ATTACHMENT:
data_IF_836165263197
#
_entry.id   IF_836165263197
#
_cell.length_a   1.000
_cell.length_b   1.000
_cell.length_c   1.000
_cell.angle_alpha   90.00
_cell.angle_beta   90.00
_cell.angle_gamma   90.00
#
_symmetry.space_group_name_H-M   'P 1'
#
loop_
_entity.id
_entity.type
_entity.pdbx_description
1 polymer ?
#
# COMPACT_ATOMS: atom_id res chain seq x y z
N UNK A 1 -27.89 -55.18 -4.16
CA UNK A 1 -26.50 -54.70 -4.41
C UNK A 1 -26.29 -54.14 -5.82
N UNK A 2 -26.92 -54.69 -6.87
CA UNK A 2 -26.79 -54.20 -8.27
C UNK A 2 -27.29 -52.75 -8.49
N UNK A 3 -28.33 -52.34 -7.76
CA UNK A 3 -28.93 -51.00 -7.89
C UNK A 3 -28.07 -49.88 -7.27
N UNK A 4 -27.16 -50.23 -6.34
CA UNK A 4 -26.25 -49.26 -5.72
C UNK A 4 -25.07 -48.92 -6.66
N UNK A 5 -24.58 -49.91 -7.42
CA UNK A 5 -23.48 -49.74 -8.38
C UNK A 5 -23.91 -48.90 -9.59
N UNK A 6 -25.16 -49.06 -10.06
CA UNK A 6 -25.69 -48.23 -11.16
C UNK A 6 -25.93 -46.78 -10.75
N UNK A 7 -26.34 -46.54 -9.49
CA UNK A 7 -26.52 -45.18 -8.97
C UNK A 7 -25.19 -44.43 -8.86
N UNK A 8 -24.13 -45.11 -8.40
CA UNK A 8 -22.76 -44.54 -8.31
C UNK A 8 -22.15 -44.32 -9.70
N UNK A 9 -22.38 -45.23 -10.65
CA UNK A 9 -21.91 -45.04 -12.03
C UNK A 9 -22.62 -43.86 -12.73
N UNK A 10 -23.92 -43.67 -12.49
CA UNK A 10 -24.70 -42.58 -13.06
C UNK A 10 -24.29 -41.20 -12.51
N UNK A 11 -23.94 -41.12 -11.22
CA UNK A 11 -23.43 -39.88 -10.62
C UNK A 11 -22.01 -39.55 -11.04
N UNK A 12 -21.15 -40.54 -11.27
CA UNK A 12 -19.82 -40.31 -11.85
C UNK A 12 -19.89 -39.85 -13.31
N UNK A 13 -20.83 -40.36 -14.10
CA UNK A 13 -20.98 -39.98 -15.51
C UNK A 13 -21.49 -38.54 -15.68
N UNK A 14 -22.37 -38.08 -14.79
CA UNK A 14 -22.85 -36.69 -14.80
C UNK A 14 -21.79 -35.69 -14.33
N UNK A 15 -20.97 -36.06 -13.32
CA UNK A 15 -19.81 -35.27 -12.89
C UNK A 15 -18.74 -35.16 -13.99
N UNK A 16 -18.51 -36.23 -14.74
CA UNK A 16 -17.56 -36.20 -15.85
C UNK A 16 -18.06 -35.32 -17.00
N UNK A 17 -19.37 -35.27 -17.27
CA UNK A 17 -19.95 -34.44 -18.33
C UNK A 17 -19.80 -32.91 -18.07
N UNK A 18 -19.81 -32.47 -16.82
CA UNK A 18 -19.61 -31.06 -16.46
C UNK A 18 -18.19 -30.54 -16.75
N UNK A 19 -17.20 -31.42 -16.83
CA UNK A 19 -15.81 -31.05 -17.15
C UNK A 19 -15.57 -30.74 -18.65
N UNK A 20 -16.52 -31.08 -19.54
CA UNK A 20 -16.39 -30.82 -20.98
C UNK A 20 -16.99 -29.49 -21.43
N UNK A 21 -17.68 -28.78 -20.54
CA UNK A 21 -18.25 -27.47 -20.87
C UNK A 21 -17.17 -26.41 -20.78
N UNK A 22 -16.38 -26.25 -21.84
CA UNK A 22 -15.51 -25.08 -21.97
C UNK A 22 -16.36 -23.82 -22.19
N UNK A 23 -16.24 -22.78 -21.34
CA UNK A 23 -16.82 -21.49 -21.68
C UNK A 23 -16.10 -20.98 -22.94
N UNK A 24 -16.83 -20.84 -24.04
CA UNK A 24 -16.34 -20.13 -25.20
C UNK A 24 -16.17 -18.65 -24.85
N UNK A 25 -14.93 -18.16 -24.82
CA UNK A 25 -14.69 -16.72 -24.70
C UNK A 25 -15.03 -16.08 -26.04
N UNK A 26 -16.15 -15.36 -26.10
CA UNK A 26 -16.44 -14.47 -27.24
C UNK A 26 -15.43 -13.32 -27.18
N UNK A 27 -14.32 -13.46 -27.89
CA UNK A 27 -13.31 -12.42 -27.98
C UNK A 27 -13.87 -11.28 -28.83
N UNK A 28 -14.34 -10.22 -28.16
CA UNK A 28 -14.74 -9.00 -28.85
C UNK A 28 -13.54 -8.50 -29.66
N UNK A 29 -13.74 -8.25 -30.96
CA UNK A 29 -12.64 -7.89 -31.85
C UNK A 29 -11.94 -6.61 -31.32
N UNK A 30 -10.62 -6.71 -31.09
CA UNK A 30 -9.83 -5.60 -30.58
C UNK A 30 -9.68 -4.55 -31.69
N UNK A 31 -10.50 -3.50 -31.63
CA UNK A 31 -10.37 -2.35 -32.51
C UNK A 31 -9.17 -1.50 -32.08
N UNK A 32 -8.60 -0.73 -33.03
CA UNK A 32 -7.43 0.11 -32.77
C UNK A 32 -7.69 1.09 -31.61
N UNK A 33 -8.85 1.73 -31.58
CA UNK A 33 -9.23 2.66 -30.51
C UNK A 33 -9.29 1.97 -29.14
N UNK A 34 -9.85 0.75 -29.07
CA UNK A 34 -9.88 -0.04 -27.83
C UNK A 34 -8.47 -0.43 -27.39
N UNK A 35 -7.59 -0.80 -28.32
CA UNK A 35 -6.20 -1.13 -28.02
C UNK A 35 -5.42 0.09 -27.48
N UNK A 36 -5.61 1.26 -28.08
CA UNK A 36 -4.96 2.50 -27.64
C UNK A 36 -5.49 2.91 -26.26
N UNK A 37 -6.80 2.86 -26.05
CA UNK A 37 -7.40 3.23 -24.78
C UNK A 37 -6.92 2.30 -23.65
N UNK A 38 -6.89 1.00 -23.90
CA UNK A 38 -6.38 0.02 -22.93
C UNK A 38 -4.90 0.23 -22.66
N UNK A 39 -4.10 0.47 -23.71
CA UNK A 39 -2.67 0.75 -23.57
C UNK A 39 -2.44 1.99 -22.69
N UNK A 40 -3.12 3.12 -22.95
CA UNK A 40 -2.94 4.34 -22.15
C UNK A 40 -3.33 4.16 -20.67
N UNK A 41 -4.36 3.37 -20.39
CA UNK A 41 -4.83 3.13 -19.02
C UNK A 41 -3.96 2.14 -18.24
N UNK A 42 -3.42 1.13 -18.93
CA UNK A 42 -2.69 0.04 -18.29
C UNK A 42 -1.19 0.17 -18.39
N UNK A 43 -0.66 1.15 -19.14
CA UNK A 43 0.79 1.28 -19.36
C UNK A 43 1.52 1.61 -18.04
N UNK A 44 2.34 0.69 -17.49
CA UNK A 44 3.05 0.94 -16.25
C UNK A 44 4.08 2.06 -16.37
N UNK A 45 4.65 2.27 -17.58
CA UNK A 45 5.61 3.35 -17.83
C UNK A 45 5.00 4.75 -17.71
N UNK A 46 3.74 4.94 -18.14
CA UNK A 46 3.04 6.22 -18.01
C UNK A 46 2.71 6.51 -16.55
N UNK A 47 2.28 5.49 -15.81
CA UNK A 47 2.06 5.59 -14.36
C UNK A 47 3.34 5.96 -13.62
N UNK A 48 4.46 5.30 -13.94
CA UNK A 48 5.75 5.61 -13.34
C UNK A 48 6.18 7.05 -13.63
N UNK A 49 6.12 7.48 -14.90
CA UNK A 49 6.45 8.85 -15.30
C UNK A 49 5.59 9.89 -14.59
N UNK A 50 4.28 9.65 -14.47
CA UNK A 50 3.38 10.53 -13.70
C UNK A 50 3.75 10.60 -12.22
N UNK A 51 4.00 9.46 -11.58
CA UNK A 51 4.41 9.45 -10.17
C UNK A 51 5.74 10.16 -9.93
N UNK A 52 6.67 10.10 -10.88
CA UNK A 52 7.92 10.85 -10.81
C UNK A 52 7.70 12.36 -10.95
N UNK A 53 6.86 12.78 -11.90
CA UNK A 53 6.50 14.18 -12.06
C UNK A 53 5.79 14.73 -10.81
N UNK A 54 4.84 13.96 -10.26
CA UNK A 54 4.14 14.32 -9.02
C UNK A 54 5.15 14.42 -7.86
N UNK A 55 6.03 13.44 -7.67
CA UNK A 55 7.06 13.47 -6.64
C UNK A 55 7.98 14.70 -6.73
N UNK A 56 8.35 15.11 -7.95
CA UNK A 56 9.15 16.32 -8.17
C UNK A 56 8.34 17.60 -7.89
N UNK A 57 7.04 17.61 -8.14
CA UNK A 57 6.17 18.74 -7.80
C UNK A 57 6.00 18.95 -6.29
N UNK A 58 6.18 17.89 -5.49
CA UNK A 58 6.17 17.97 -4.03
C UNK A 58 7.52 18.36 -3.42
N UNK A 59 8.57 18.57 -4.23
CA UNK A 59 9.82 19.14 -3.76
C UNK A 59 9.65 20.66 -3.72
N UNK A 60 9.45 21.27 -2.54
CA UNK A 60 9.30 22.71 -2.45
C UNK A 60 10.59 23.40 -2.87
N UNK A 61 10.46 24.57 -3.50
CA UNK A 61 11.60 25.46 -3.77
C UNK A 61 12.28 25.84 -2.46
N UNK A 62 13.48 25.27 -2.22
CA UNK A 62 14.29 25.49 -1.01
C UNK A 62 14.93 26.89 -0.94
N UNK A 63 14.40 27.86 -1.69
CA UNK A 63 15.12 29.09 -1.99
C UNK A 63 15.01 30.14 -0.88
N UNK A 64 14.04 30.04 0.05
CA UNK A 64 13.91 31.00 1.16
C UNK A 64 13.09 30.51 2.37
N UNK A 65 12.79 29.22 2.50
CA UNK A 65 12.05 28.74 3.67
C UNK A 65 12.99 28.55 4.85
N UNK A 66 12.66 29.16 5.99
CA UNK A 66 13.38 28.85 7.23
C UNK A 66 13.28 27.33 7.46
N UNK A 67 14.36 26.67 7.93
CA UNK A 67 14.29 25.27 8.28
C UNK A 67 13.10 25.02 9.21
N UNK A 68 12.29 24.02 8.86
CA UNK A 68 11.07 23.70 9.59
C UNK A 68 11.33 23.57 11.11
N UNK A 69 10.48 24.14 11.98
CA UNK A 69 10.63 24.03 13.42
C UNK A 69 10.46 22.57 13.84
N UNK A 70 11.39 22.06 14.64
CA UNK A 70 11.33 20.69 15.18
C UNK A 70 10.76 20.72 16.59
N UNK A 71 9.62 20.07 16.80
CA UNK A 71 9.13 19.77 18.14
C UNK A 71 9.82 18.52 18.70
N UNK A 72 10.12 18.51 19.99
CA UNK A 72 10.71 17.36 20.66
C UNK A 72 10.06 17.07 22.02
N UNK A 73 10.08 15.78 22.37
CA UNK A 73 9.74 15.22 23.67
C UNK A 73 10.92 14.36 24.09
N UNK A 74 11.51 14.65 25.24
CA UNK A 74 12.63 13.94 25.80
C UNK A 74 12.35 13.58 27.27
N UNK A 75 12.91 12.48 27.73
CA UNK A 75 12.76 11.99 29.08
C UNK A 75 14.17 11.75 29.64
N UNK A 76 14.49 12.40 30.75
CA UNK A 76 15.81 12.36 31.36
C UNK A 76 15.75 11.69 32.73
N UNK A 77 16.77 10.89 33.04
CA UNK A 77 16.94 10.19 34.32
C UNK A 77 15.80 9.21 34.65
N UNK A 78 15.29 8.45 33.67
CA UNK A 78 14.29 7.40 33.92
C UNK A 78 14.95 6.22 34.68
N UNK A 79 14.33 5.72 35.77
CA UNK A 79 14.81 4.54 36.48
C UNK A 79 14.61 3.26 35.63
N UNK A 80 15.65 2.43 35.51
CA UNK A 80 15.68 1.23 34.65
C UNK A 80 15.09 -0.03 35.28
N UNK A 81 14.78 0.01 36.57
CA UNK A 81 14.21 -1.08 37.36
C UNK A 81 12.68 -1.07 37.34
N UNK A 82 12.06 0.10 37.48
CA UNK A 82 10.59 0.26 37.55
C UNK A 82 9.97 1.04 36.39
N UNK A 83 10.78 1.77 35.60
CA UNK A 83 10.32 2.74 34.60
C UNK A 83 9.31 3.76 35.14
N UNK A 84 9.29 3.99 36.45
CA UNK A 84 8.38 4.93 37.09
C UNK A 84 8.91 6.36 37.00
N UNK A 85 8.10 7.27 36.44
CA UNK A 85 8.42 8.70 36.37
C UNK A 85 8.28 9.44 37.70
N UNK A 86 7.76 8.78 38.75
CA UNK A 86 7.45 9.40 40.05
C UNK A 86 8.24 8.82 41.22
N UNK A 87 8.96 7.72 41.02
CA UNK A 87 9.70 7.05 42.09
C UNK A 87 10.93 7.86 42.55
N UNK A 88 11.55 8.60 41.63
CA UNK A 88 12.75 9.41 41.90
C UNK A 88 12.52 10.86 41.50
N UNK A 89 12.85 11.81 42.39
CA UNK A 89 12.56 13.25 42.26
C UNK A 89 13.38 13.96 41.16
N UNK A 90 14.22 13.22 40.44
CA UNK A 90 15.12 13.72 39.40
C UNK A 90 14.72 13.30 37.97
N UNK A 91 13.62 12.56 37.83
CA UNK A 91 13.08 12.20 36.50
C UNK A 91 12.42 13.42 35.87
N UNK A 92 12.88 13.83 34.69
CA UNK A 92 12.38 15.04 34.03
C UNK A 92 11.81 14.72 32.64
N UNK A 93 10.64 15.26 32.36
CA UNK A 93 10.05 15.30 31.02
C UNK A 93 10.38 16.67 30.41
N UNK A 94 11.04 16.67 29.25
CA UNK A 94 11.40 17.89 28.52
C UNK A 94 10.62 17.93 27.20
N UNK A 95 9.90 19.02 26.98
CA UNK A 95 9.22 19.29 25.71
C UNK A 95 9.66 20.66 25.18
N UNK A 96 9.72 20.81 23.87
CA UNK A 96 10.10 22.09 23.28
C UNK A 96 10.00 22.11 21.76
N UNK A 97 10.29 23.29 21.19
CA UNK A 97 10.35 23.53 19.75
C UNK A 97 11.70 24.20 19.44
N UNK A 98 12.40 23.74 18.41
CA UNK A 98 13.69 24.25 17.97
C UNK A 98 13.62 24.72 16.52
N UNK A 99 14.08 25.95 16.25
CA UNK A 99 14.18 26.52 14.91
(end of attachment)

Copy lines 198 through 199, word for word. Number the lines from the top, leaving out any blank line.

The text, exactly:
N UNK A 60 9.45 21.27 -2.54
CA UNK A 60 9.30 22.71 -2.45